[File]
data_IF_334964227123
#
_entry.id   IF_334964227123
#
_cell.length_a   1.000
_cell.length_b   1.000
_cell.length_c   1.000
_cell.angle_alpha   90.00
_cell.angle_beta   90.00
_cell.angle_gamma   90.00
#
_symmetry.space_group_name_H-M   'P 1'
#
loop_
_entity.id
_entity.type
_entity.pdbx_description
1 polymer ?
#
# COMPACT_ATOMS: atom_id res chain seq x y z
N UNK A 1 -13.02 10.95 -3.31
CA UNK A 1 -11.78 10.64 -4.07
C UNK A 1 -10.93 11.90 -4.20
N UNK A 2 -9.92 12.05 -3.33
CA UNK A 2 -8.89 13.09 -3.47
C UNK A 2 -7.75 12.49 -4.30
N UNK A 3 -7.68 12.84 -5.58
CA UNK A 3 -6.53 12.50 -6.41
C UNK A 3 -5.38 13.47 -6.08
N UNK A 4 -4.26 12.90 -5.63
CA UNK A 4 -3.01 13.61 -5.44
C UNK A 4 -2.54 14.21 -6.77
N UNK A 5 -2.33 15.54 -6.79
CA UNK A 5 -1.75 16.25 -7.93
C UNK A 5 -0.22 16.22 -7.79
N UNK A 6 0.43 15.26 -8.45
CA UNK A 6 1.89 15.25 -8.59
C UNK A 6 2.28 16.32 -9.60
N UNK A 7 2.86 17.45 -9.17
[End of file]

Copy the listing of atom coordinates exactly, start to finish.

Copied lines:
data_IF_334964227123
#
_entry.id   IF_334964227123
#
_cell.length_a   1.000
_cell.length_b   1.000
_cell.length_c   1.000
_cell.angle_alpha   90.00
_cell.angle_beta   90.00
_cell.angle_gamma   90.00
#
_symmetry.space_group_name_H-M   'P 1'
#
loop_
_entity.id
_entity.type
_entity.pdbx_description
1 polymer ?
#
# COMPACT_ATOMS: atom_id res chain seq x y z
N UNK A 1 -13.02 10.95 -3.31
CA UNK A 1 -11.78 10.64 -4.07
C UNK A 1 -10.93 11.90 -4.20
N UNK A 2 -9.92 12.05 -3.33
CA UNK A 2 -8.89 13.09 -3.47
C UNK A 2 -7.75 12.49 -4.30
N UNK A 3 -7.68 12.84 -5.58
CA UNK A 3 -6.53 12.50 -6.41
C UNK A 3 -5.38 13.47 -6.08
N UNK A 4 -4.26 12.90 -5.63
CA UNK A 4 -3.01 13.61 -5.44
C UNK A 4 -2.54 14.21 -6.77
N UNK A 5 -2.33 15.54 -6.79
CA UNK A 5 -1.75 16.25 -7.93
C UNK A 5 -0.22 16.22 -7.79
N UNK A 6 0.43 15.26 -8.45
CA UNK A 6 1.89 15.25 -8.59
C UNK A 6 2.28 16.32 -9.60
N UNK A 7 2.86 17.45 -9.17